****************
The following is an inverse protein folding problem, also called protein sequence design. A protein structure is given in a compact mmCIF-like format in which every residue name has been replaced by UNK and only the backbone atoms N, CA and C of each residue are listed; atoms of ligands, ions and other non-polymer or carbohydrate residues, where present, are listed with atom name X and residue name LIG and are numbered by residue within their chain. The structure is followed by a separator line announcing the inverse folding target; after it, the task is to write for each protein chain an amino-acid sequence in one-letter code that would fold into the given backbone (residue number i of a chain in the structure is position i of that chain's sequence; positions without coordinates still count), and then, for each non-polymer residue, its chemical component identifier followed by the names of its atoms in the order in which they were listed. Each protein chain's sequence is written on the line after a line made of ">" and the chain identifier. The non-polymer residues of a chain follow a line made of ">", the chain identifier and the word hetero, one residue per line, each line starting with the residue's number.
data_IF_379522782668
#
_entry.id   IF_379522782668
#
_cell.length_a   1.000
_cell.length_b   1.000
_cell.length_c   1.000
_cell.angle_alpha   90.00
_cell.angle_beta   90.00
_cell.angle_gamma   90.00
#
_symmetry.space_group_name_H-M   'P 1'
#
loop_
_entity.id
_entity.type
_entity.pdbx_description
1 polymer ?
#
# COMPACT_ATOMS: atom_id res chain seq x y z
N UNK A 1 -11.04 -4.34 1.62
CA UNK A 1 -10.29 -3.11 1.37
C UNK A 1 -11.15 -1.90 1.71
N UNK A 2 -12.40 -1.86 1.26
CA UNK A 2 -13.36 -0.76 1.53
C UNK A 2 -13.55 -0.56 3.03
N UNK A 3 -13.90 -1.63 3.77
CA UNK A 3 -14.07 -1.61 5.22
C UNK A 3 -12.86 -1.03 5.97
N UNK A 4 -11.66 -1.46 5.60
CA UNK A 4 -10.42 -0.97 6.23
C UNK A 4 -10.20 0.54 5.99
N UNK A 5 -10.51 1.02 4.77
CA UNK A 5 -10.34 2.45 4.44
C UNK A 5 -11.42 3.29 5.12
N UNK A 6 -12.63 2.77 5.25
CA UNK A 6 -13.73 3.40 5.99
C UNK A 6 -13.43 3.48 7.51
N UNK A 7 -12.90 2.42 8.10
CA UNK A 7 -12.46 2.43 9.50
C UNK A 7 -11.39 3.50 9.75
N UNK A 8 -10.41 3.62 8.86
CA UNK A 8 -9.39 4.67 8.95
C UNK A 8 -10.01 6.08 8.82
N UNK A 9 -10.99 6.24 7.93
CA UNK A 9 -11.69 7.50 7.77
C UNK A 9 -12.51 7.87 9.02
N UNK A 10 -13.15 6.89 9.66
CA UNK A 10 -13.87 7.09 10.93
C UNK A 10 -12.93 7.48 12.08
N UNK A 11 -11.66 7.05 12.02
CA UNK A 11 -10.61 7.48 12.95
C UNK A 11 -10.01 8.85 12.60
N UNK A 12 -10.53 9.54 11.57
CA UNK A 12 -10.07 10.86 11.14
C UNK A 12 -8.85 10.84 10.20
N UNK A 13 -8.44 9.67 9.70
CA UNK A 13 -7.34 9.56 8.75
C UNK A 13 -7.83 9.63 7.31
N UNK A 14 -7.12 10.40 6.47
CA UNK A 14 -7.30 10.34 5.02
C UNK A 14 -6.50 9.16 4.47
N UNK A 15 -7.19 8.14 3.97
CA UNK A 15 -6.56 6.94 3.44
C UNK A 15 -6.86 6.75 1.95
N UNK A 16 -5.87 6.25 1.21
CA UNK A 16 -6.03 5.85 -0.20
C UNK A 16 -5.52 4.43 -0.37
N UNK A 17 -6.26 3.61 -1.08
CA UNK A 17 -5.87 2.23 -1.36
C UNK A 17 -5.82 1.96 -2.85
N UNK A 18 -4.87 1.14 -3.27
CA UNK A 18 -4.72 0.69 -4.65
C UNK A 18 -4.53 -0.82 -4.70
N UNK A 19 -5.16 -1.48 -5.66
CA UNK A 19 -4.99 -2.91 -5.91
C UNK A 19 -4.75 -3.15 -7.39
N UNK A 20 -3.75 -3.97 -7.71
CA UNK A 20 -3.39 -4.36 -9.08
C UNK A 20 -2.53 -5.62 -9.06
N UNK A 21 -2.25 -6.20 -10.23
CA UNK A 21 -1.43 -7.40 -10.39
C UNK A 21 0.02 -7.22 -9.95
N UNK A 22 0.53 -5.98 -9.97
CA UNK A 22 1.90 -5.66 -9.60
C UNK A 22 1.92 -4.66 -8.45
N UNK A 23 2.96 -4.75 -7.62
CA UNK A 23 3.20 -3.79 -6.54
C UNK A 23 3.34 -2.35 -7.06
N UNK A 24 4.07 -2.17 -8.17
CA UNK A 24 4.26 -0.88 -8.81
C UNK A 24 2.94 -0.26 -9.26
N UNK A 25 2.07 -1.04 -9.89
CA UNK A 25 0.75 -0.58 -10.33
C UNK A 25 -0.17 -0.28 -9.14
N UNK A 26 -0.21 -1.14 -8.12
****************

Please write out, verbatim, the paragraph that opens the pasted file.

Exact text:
The following is an inverse protein folding problem, also called protein sequence design. A protein structure is given in a compact mmCIF-like format in which every residue name has been replaced by UNK and only the backbone atoms N, CA and C of each residue are listed; atoms of ligands, ions and other non-polymer or carbohydrate residues, where present, are listed with atom name X and residue name LIG and are numbered by residue within their chain. The structure is followed by a separator line announcing the inverse folding target; after it, the task is to write for each protein chain an amino-acid sequence in one-letter code that would fold into the given backbone (residue number i of a chain in the structure is position i of that chain's sequence; positions without coordinates still count), and then, for each non-polymer residue, its chemical component identifier followed by the names of its atoms in the order in which they were listed. Each protein chain's sequence is written on the line after a line made of ">" and the chain identifier. The non-polymer residues of a chain follow a line made of ">", the chain identifier and the word hetero, one residue per line, each line starting with the residue's number.